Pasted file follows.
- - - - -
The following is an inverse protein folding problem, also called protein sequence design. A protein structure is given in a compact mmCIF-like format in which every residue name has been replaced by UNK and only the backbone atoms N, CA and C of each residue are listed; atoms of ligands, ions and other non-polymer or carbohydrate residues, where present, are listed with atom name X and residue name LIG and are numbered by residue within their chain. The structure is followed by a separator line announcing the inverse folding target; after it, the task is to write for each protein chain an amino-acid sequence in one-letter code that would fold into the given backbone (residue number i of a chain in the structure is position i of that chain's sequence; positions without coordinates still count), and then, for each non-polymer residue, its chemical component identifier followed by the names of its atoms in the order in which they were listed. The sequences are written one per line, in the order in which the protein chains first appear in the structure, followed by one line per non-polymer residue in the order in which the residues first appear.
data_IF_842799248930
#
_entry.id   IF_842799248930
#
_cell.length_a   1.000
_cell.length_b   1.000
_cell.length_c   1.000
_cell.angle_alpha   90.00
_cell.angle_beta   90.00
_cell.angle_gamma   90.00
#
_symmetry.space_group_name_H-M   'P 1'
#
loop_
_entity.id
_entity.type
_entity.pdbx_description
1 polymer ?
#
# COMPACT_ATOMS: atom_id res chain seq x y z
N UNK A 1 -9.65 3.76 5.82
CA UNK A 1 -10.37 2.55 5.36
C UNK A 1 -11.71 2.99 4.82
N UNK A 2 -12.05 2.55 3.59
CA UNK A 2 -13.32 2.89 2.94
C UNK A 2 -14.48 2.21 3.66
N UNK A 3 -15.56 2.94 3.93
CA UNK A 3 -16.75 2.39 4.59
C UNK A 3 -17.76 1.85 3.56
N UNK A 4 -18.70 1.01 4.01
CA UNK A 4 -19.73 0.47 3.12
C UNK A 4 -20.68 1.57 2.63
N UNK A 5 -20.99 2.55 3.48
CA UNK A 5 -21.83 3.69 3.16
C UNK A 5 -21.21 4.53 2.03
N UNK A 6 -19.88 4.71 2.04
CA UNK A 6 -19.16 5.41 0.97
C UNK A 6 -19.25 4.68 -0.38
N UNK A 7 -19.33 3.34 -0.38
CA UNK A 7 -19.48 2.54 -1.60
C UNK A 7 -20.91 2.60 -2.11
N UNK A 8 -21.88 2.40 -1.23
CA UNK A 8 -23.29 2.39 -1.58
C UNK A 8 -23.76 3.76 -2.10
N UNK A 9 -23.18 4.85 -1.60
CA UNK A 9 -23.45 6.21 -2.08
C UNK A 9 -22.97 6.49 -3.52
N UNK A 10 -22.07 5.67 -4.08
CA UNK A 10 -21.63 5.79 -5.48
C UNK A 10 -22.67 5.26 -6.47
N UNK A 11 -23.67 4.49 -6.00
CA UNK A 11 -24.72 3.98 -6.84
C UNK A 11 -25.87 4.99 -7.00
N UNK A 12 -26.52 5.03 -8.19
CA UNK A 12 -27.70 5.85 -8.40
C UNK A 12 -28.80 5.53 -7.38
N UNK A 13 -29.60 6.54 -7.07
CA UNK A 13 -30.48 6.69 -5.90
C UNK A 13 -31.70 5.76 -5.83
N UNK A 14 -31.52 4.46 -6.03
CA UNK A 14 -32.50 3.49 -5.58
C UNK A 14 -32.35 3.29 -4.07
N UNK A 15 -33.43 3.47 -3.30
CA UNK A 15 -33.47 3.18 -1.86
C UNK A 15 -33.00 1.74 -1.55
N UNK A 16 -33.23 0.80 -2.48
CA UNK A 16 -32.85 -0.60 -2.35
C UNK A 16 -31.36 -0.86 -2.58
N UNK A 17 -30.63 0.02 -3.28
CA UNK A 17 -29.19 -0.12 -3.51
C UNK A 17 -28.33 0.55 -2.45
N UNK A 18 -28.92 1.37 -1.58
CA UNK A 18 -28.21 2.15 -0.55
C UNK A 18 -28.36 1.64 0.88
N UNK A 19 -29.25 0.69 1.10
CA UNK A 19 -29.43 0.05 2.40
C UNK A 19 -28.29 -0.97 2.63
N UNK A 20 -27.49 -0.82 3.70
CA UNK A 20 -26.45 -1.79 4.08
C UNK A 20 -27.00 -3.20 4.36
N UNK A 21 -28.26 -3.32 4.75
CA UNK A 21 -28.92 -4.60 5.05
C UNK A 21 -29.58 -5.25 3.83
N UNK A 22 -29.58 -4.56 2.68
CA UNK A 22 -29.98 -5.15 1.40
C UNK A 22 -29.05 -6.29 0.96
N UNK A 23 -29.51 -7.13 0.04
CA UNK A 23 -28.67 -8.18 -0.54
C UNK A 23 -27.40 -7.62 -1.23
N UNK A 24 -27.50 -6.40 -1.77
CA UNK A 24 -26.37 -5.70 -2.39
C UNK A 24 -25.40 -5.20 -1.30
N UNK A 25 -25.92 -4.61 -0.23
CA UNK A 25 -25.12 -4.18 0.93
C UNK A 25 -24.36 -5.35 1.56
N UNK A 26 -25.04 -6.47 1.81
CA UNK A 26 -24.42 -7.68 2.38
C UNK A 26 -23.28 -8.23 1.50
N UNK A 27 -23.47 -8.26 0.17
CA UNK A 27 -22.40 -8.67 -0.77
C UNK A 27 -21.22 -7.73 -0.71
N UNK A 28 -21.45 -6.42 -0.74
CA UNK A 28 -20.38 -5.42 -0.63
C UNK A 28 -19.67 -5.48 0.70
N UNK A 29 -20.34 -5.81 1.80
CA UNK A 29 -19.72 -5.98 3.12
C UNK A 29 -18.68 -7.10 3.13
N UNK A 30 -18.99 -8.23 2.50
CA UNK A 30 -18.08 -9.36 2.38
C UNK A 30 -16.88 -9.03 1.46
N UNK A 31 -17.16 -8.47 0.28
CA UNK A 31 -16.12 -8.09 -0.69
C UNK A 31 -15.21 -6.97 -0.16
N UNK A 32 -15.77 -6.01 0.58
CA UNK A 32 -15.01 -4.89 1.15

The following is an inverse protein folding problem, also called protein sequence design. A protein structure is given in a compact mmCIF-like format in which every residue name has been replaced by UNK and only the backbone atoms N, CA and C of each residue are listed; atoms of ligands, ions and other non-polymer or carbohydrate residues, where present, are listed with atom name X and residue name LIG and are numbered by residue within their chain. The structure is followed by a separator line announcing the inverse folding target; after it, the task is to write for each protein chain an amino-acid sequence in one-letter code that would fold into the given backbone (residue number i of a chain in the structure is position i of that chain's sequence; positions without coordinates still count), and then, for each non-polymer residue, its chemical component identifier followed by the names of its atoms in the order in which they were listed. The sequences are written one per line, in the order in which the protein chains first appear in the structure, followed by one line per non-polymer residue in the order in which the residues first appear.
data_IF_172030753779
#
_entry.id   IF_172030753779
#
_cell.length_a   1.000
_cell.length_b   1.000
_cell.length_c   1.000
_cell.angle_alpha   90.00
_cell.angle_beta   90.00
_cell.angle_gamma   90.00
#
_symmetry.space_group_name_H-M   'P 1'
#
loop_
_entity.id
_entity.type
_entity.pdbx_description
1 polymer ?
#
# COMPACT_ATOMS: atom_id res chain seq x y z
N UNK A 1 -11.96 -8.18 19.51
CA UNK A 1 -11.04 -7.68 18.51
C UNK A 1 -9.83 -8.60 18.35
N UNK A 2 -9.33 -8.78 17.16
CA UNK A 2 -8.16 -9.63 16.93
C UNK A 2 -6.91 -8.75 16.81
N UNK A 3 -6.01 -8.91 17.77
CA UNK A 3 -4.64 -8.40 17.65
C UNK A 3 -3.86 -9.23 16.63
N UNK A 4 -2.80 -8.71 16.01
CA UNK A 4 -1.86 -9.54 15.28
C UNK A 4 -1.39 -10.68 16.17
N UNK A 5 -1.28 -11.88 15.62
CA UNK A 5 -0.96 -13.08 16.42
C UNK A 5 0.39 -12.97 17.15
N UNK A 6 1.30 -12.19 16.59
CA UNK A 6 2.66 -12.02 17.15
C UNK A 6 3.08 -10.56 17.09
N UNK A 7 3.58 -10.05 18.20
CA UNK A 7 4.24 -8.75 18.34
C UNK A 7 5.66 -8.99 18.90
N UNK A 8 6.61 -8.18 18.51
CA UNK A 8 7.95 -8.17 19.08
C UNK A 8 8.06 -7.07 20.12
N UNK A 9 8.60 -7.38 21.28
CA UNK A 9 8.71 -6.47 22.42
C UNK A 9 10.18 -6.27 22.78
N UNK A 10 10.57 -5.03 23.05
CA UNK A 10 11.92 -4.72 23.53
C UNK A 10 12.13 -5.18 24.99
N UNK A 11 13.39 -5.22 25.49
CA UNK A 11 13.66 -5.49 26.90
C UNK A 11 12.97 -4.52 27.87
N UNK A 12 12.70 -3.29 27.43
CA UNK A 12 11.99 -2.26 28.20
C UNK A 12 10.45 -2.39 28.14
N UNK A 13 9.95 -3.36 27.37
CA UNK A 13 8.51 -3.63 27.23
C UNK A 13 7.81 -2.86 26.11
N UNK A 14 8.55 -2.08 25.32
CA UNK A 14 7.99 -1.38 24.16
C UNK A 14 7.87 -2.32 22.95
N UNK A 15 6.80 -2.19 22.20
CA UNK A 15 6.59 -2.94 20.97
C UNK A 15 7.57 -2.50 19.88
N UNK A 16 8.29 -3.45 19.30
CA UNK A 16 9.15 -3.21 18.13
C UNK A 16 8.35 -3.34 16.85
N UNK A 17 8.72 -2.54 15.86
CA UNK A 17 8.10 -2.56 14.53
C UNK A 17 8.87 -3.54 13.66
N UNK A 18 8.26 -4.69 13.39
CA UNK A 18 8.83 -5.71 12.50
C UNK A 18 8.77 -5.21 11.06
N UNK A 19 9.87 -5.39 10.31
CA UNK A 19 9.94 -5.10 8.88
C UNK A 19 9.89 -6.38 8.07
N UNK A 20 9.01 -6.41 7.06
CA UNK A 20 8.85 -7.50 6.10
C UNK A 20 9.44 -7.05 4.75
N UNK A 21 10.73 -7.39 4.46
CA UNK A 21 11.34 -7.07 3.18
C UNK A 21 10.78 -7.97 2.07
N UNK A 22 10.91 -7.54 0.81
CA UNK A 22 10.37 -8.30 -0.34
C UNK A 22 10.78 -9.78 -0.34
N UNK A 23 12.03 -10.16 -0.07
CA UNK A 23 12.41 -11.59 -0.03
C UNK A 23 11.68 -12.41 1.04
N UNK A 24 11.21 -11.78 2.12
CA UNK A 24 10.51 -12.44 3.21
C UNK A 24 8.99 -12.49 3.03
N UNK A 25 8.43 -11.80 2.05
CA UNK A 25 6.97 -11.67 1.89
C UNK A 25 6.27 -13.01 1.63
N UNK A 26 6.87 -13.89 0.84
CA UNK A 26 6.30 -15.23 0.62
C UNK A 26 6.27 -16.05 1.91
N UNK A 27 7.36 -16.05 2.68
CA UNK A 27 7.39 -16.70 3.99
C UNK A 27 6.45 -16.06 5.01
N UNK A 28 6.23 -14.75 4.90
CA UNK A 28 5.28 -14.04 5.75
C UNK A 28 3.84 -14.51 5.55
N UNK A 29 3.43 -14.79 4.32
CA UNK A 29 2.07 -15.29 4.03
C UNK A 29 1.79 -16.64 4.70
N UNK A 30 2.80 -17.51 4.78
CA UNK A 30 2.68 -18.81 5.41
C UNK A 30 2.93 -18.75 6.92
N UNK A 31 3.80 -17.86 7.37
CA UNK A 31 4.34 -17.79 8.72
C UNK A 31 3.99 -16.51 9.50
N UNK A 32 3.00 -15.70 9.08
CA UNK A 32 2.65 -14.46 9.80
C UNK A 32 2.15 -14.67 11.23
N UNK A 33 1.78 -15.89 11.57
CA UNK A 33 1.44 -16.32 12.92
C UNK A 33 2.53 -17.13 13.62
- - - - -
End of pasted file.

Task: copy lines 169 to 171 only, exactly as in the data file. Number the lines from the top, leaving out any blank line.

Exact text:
CA UNK A 11 13.66 -5.49 26.90
C UNK A 11 12.97 -4.52 27.87
N UNK A 12 12.70 -3.29 27.43